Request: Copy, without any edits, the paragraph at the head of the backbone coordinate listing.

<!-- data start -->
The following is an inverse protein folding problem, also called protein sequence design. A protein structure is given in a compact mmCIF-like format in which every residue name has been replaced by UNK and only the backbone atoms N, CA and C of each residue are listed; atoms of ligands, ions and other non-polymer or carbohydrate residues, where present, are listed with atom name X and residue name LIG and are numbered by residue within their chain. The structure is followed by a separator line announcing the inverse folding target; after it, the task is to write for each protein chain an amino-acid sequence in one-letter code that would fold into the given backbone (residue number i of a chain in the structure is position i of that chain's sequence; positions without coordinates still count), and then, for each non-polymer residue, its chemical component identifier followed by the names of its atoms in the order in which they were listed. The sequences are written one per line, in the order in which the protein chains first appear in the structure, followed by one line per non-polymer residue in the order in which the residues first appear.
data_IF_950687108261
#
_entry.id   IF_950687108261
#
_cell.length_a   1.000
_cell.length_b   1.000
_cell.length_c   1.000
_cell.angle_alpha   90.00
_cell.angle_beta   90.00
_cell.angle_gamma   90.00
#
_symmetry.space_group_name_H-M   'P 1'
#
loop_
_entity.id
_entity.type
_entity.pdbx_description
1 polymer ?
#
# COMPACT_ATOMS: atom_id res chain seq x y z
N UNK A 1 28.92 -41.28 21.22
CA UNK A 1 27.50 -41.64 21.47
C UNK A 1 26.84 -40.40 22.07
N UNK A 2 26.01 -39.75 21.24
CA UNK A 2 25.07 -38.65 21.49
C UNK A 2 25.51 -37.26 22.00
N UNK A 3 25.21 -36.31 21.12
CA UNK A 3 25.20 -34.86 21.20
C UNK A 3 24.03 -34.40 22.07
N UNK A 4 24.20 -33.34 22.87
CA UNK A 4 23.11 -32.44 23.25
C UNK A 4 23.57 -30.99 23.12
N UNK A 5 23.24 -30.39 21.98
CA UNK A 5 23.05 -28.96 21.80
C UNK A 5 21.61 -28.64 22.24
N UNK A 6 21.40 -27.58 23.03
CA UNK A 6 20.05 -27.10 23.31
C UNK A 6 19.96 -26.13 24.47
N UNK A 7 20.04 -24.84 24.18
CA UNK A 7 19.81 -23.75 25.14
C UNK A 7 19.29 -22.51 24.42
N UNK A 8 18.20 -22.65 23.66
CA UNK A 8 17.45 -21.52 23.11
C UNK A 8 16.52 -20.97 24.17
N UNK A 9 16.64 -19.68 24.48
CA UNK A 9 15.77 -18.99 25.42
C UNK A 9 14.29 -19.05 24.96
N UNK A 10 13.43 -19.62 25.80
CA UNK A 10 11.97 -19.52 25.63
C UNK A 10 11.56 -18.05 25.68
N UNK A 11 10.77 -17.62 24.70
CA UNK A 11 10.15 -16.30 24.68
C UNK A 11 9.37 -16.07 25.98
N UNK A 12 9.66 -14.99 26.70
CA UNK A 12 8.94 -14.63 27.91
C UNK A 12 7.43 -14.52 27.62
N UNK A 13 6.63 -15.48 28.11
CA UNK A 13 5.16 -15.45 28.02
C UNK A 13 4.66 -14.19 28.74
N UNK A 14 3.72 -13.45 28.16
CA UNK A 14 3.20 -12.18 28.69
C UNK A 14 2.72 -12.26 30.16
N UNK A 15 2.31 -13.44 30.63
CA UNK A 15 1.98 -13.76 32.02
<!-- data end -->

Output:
The following is an inverse protein folding problem, also called protein sequence design. A protein structure is given in a compact mmCIF-like format in which every residue name has been replaced by UNK and only the backbone atoms N, CA and C of each residue are listed; atoms of ligands, ions and other non-polymer or carbohydrate residues, where present, are listed with atom name X and residue name LIG and are numbered by residue within their chain. The structure is followed by a separator line announcing the inverse folding target; after it, the task is to write for each protein chain an amino-acid sequence in one-letter code that would fold into the given backbone (residue number i of a chain in the structure is position i of that chain's sequence; positions without coordinates still count), and then, for each non-polymer residue, its chemical component identifier followed by the names of its atoms in the order in which they were listed. The sequences are written one per line, in the order in which the protein chains first appear in the structure, followed by one line per non-polymer residue in the order in which the residues first appear.